Essays on the real effects of exchange rate based stabilizations


Abstract (Summary)
Exchange rate crises in Latin America recently put a spotlight on the perils of Exchange Rate-Based Stabilizations (ERBS), which use the nominal exchange rate as the main policy target for stabilizing inflation. This dissertation documents the effects of ERBS in high inflation economies and develops models to explain these stylized facts. The first chapter assesses the empirical regularities associated with ERBS. Based on a sample of 13 stabilization episodes, typical real and monetary dynamics are investigated in Burns-Mitchell diagrams. Stylized facts of ERBS are the initial increases in consumption and GDP, the real appreciation and the current account deterioration. Moreover, consumption and output are found to follow a boom-slowdown cycle, where slowdown means reduced or zero growth if the ERBS is still in effect, and negative growth rates for failed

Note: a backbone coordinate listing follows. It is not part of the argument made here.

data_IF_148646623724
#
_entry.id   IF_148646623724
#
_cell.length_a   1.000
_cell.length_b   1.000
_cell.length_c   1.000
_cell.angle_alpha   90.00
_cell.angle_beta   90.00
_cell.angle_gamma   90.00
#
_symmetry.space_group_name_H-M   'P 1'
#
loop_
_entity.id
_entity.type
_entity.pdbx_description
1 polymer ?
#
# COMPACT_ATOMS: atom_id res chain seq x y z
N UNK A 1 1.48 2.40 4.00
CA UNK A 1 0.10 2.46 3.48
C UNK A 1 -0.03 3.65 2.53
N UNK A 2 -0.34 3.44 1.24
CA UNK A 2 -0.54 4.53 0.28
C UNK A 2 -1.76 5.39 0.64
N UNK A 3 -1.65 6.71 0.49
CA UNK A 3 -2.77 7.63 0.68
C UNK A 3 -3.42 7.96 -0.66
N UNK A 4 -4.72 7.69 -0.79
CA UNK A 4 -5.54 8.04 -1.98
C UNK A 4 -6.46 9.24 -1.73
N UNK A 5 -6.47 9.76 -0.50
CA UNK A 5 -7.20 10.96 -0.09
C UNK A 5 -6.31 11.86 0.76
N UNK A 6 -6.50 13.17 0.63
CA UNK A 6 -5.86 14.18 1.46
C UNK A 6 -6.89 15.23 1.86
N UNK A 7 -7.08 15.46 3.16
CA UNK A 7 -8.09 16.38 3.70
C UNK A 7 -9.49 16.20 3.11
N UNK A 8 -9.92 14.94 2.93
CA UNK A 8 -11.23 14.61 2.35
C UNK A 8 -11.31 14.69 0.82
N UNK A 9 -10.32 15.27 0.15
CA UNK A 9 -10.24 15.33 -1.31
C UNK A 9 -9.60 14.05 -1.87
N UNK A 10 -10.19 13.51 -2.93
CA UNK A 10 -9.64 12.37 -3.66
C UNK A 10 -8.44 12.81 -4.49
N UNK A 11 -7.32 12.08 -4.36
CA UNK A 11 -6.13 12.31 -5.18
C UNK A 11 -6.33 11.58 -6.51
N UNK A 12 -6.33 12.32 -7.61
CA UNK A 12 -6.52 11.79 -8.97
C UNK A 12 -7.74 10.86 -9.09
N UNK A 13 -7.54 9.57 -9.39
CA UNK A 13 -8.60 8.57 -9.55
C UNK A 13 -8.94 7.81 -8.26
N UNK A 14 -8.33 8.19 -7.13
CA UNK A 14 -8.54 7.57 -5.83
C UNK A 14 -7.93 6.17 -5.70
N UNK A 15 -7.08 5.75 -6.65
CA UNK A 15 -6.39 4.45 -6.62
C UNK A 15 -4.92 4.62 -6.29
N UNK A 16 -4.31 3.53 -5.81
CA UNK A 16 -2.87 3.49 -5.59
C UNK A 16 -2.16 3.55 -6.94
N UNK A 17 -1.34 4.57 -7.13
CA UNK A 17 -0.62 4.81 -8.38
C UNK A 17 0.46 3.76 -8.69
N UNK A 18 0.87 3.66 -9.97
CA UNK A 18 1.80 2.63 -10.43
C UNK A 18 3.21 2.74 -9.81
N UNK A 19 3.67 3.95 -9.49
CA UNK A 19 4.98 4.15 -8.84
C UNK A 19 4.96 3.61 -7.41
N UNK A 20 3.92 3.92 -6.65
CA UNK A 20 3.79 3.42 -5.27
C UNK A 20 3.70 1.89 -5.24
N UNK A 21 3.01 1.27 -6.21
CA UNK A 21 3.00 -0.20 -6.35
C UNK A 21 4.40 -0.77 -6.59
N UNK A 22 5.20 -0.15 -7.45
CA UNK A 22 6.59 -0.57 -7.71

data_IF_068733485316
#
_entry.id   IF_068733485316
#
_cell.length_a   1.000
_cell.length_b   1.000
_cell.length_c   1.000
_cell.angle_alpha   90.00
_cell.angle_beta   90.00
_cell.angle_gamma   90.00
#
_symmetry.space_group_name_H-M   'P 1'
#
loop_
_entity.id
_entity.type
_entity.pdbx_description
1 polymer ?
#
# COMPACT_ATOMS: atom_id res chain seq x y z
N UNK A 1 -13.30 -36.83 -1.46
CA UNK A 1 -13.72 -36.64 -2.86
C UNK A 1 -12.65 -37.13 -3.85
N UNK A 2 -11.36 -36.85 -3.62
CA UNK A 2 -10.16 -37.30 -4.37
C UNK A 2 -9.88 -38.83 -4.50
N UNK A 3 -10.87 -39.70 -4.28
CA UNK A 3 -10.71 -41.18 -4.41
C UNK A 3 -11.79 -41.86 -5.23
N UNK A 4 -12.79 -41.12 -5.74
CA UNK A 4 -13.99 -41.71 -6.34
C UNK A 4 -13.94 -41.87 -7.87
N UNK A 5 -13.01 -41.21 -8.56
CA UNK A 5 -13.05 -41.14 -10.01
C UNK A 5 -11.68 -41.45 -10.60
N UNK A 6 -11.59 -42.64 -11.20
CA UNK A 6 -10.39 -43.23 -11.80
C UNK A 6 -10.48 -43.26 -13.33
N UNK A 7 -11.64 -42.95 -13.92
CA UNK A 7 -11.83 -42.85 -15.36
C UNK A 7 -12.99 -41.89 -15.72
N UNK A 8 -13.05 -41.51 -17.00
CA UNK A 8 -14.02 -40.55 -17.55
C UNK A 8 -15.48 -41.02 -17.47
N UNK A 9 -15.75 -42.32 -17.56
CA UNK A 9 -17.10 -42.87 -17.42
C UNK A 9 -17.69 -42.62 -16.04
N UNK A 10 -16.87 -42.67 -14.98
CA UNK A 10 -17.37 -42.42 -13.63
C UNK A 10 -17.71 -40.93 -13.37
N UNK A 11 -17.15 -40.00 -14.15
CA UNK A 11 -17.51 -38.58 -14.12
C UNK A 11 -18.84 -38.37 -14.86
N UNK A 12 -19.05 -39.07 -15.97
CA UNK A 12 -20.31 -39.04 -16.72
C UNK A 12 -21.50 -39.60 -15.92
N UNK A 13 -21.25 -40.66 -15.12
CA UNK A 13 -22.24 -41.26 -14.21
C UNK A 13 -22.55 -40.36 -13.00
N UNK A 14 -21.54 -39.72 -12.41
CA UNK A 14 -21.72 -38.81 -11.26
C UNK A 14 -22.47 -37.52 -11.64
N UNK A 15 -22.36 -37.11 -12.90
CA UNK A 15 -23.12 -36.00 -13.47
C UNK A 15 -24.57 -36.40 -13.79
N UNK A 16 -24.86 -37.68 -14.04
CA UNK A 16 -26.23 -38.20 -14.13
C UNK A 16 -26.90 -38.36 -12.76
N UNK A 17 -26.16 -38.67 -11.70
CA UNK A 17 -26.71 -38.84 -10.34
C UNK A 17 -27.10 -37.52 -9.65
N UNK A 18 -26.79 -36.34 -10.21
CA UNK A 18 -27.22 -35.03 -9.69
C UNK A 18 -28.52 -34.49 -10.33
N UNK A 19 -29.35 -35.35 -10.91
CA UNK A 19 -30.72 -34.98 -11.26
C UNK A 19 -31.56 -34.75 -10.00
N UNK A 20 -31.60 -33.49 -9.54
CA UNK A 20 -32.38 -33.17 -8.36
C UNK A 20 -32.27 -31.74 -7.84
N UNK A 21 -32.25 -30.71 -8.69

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Source Type:Master's Thesis



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